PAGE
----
Qantas launches sale fares

Photo: Getty Images
Photo: Getty Images
Qantas has launched sale fares to a range of global destinations from Christchurch as new figures show the heat is coming off airfare increases.

The Australian airline is targeting the New Zealand market with special fares to over 15 destinations including Perth, London, Johannesburg, Bangkok and New York. Its budget arm, Jetstar is also promoting bargain fares starting at $135 for one-way flights between Auckland and Sydney.

One standout Qantas price is $1499 return to New York. Unlike other long-haul routes promoted, it is a non-stop flight for Kiwis as the airline flies between Auckland and New York four times a week.

The deal follows a House of Travel promotion this week flying on Qantas to New York for $2699 which includes four nights accommodation in a Times Square hotel and a sightseeing tour.

A snapshot of prices booked for last August (booked three months earlier) on Qantas was $2143 and Air New Zealand was $2368.

Competition across the Pacific is intense with big US carriers United Airlines, American Airlines and Delta Air Lines flying into New Zealand this summer.

Qantas says its fares start from $529 return to Sydney, with others including $1199 return to Los Angeles and $1549 return to Bangkok.

The fares are available from all four of New Zealand’s main gateways - Christchurch, Auckland, Wellington, and Queenstown.

The sale fares are available until January 27 and include checked baggage, complimentary food and beverages and seat selection.

Selected travel dates and days apply and fares may not be available on all flights or days and blackout periods apply.

Other Jetstar fares include Wellington to Brisbane from $169 and Christchurch to the Gold Coast from $179.

Last week rival Air New Zealand launched a range of sale fares.

It said “tens of thousands of seats” are now on sale and would be until Friday, January 19.

Flights from Auckland to Sydney are as low as $197 one way or $209 for Auckland to Melbourne. Further afield, Kiwis could get to the US for less than $550, with flights to Honolulu starting at $547 and Los Angeles from $697.

Other airlines are also promoting deals. Singapore Airlines put on sale NZ-Singapore flights from $1672 and NZ-London flights from $2542. Malaysia Airlines is selling return economy fares to Phuket starting at $1509, Bagkok at $1359 and London at $2479. Its business class Auckland-London fares are $8659.

Stats NZ figures today show although there was a spike in prices in the leadup to Christmas, the rate of increase in fares has been falling during the past year.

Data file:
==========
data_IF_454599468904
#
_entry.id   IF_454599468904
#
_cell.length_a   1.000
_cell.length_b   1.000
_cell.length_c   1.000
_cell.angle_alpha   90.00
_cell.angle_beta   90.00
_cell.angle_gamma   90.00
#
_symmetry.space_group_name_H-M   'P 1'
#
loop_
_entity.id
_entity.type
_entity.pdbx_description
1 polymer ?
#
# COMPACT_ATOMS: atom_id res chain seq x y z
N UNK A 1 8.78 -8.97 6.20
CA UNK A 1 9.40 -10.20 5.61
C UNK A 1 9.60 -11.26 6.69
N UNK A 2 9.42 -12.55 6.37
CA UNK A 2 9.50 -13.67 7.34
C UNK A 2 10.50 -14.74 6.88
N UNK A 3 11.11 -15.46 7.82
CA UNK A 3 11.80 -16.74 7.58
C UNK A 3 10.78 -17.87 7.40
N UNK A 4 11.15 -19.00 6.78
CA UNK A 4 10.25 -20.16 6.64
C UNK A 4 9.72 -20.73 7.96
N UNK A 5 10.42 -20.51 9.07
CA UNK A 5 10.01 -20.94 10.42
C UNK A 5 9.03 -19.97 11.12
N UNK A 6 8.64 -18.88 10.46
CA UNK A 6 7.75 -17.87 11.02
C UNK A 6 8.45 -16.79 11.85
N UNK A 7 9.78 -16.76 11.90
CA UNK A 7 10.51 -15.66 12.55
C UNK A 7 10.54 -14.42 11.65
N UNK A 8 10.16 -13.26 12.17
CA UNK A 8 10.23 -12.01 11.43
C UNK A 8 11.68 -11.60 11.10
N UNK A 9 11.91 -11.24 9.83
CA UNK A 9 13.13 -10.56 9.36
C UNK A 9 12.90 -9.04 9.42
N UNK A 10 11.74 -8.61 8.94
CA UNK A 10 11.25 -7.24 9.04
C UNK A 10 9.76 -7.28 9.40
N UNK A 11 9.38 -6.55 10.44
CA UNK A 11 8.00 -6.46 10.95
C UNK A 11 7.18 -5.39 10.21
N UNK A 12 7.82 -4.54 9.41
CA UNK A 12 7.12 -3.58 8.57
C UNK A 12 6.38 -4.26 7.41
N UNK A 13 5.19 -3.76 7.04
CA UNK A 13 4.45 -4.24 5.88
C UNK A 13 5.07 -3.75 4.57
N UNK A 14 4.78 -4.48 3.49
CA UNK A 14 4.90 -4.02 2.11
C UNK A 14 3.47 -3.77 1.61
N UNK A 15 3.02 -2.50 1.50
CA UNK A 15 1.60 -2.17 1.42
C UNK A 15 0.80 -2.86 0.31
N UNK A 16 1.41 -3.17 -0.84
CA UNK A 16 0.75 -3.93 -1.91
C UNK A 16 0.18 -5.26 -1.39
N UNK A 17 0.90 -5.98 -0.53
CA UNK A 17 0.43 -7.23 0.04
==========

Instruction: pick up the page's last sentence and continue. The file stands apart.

International air travel prices in December compared to November were up sharply in the leadup to Christmas, rising 42.0 per cent. But over the year, international air transport was 15.2 per cent cheaper.

Domestic air travel was up 6.9 per cent compared to November 2023 but only up 0.2 per cent compared to a year earlier.

New Qantas loyalty boss

Renewal of the Qantas executive continues with the appointment of Andrew Glance as the new CEO for its loyalty business unit.

Glance is currently the executive manager of commercial partnerships and Qantas Business Rewards, having worked in several senior roles in Qantas Loyalty since 2016.

Before that, he held senior finance positions across the organisation, ranging from flight operations to inflight services, since joining Qantas in 2002.

His appointment follows the resignation of current loyalty boss Olivia Wirth in October 2023.

He will move to his new role, including becoming part of the Qantas Group leadership team, once Wirth leaves at the end of February.

Qantas Group chief executive Vanessa Hudson said Qantas frequent flyers have access to up to five million reward seats and late last year the airline made more available during the European summer.

‘‘We’re working on some more improvements that we expect to announce in coming months, which we think will be very well received by our millions of members,” said Hudson.

The airline faces an image rebuild this year after a series of blows in 2023, including being found to have illegally sacked staff during the pandemic and claims it sold tickets for flights that didn’t exist.

By Grant Bradley